CHEMICAL PEELS

manostaxx3

http://www.manostaxx.com

Also called chemexfoliation, derma peeling

Do you wish that you could simply peel signs of aging from your skin? Dermatologists use chemical peels to do just this. A chemical peel can diminish many signs of aging on the face as well as the hands, neck, and chest.

Chemical peels also treat some skin conditions. Dermatologists use chemical peels to treat some types of acne and conditions that discolor the skin.

Whether you receive a chemical peel to diminish signs of aging or treat a skin condition, you can see:

  • Fewer lines and wrinkles.
  • More even skin color.
  • Brighter complexion.
  • Smoother skin.

 

Some chemical peels require downtime.             

Uses: Dermatologists use chemical peels to treat:

  • Acne (some types).
  • Age spots.
  • Discoloration (blotchy complexion, uneven skin tone).
  • Dull complexion.
  • Fine lines (especially under the eyes and around the mouth).
  • Freckles.
  • Melasma.
  • Rough-feeling skin.
  • Sun-damage skin.

 

Insurance coverage: Chemical peels are considered a cosmetic treatment. Insurance does not cover the cost of cosmetic treatments.

To protect your health and find out what results you want, a dermatologist always offers a consultation before performing a chemical peel. To help you get the most benefit from this consultation, dermatologists recommends that you:

  • Ask questions.
  • Gather important information before your consultation.

 

This page tells you what to ask and what information to gather.

Questions to ask before getting a chemical peel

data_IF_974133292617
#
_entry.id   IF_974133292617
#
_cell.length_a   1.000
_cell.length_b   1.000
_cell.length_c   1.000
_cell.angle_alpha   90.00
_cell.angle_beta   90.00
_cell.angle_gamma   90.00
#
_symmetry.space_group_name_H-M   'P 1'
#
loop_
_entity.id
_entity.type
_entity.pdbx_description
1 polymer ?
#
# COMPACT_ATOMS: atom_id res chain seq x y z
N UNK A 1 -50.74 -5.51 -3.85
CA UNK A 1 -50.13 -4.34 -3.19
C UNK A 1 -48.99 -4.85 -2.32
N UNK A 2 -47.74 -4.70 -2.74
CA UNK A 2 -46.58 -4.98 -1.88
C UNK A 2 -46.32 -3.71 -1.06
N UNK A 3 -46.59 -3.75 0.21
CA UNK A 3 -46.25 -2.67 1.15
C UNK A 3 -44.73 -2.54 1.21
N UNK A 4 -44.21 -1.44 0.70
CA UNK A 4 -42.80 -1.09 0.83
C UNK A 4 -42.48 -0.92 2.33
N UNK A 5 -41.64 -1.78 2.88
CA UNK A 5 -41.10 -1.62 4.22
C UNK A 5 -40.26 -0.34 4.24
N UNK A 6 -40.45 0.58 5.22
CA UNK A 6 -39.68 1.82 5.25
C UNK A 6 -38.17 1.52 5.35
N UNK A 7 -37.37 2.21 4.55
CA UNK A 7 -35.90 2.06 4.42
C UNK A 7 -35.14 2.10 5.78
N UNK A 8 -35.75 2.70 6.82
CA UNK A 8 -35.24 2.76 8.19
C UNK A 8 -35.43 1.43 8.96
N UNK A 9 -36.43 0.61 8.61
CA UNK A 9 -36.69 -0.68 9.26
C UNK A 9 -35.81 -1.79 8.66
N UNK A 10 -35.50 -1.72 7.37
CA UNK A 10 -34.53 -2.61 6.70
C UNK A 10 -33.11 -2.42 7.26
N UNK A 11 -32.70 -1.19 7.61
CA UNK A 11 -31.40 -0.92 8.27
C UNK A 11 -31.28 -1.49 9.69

You should ask the following questions before getting a chemical peel:

  • Will a board-certified dermatologist perform the chemical peel?
  • How many chemical peels has the doctor performed on people with my skin coloring?
  • What will I need to do before and after the peel to get the best results?
  • What results can I expect?
  • What are the potential side effects?
  • Do I have a higher risk for any complications?
  • Will I have downtime?
  • May I see before-and-after photos or speak with patients you treated with a chemical peel?
  • How much will the treatment cost?

 

During the consultation, your dermatologist also can tell you whether another treatment would be a better option for you. You may find that your dermatologist recommends using more than one treatment. Results from many research studies show that combining treatments can lead to better, longer-lasting results.

Information to tell your dermatologist before getting a chemical peel

Before you get a chemical peel, be sure to tell your dermatologist the following information:

  • If you are taking or have ever taken isotretinoin, a medicine prescribed for severe acne.
  • All other medicines you take — or have recently taken. Be sure your dermatologist knows about antibiotics, acne medicines, and medicines that you buy without a prescription, such as aspirin.
  • If you frequently get cold sores or have had cold sores in the past.
  • If your skin scars easily.
  • All herbs, vitamins, and minerals you take. Even if you haven’t taken these for a while, be sure to mention them.
  • All surgeries and cosmetic treatments you have had. While some patients feel embarrassed talking about this, the information you share can make a difference in the results you see. Don’t omit anything — even if it seems unimportant.

Continue at: https://www.aad.org/public/diseases/cosmetic-treatments/chemical-peels#preparation

The text above is owned by the site above referred.

Here is only a small part of the article, for more please follow the link

Also see:

https://dadoswebaxx.weebly.com/

DadosWebaxx

Leave a Reply

Fill in your details below or click an icon to log in:

WordPress.com Logo

You are commenting using your WordPress.com account. Log Out / Change )

Twitter picture

You are commenting using your Twitter account. Log Out / Change )

Facebook photo

You are commenting using your Facebook account. Log Out / Change )

Google+ photo

You are commenting using your Google+ account. Log Out / Change )

Connecting to %s